Monday, July 20, 2009

Car free Sunday/Food Inc.

Sarah and I got back Saturday from a trip to Southern California where I taught a Soundabet workshop for 55 teachers. We drove there because of all the materials I had to distribute. The round trip was a little more than 1,000 miles and 18 hours time behind the wheel. The drive along the California coast is beautiful, but exhausting.

We don't very often spend that much time in cars, so yesterday when we wanted to see a movie over in Santa Rosa (about 7 miles away) we decided to ride the bus over there and walk home.

The movie, Food Inc., is a documentary about the changes that have occurred since WWII in how food is produced in the US. It focuses on the many unintended consequences of those changes and their deleterious effects on our health, our ecology, and on the well-being of animals.

It's a powerful film and echoes many of the messages of my favorite summer reading, An Omnivore's Dilemma by Michael Pollan.

We enjoyed our 7-mile, 2-hour walk home. We talked about the movie (it's a bit depressing) and discussed ways we can respond more fully to this information. We appreciated the many things that we're already doing.

There's a website that provides more information about food-related issues. Ignorance is NOT bliss in regard to the food industry.

I recommend people who plan on eating food sometime in the future to visit

And, if you're able, take a walk outdoors.

The beauty of Laguna, the open space between Santa Rosa and Sebastopol, restored our spirits.


richard nichols said...

Nothing like a good walk for the spirit when you need to be with some one or just on your own

Dan Gurney said...

Hi, Richard—

As we got talking about seeing this movie and when and how we would get there, Sarah asked, "Well how would Richard and Brenda approach this?" So, you walking gurus have had an effect on the world.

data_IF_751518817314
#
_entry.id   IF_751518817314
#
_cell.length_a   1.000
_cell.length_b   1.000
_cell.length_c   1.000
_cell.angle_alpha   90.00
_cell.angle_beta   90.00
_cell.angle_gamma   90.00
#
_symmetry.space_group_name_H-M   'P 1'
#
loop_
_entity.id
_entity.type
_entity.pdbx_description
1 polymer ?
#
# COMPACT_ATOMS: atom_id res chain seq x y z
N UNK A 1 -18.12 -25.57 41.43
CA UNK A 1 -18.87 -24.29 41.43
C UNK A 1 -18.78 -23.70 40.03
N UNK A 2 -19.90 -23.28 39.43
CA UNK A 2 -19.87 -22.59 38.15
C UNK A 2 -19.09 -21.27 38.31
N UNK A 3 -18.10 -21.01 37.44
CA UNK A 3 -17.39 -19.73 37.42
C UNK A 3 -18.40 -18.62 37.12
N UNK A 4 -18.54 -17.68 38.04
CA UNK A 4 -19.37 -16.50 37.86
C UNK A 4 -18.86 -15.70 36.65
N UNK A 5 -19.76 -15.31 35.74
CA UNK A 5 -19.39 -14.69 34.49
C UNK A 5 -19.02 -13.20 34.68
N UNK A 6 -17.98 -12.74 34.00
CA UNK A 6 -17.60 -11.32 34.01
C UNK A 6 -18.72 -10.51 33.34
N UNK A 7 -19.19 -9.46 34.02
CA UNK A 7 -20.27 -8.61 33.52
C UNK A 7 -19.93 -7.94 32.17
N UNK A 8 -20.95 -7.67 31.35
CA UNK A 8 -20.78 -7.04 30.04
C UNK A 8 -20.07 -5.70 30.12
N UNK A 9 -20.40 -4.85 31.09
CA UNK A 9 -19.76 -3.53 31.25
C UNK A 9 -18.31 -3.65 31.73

Delwyn said...

Hello Dan

That is along labour of love...Was the seminar appreciated?

How lovely to walk home from the movies and chat... and I also love walking and not feeling the need to chat - that comfortable feeling you have with a loved one where there is no need to fill the space...

What are these paddocks used for?

Happy days

Dan Gurney said...

I was told that all but one of the participants rated the seminar as excellent, the sole other evaluation came in as "very good" so, yes, it was successful.

The open space between Santa Rosa and Sebastopol is used mainly to grow grasses, mainly alfalfa and hay. These crops drink up the treated waste water from Santa Rosa's water treatment plant.

Margaret Pangert said...

Hi Dan~ That photo is beautiful! What mountain range would that belong to? Cascade, Sierra Nevada?
I'm sure everyone was quite taken with the Soundabet. The music accompanying it makes it a fun and not-too-intimidating learning tool.
I remember growing up eating only "real" food. We butchered our own chickens, cattle, swine, and sheep. Even cheese was made from a co-op dairy in Gerber. Now I see they're raising wild rice in Fall River Mills (near Lassen). We had a well for drinking water and ditches for irrigating from tributaries of the Sacramento River. That's why I love to see these Farmers' Markets springing up. I can imagine what you must have felt like watching the movie. Hard to watch, but you're right: Ignorance is not bliss. Thanks, Dan.

Dan Gurney said...

Hi Margaret,

The mountain is Mt. Saint Helena, the highest mountain in the immediate San Francisco Bay Area. It's beautiful up there.

Both the Food Inc. movie and the book, Omnivore's Dilemma feature Joel Salatin's Polyface farm which sounds a lot like the farms you grew up in. Old-fashioned farming like that is very appealing to me, and, sadly, verrry different from the CAFOs and industrial animal plants that capitalism has brought into existence.

Reya Mellicker said...

It's about time I came here for a visit!

Sebastapol, eh? Do you know Anne Hill? She and her kids lived in Sebastopol for years. It's such a beautiful hamlet.

A long walk sounds like a great idea after that film. Even the idea of "producing" food, rather than GROWING food, says a lot about how we've come to think about it. I worked for Whole Foods for a few years, read Michael Pollan, and wrestled philosophically with my place in the food chain.

Glad to know you're out there, blogging, thinking and taking nice long walks. Bravo!!

Dan Gurney said...

Hi, Reya--

And welcome to Mindful Heart. Yes, Sebastopol. I'm deeply into it; my wife's the Mayor.

Pollan's got me thinking about my place in the food chain, too. I've been pretty close to vegetarian for decades, but I'm feeling a shift coming on. Eating consciously is probably most important of all. And your post today on awareness of awareness and the comments about the sentience of plants has me thinking harder than ever. Like Delwyn, I think of plants as very noble beings, so why is eating plants holier than animals? I'm not at all sure.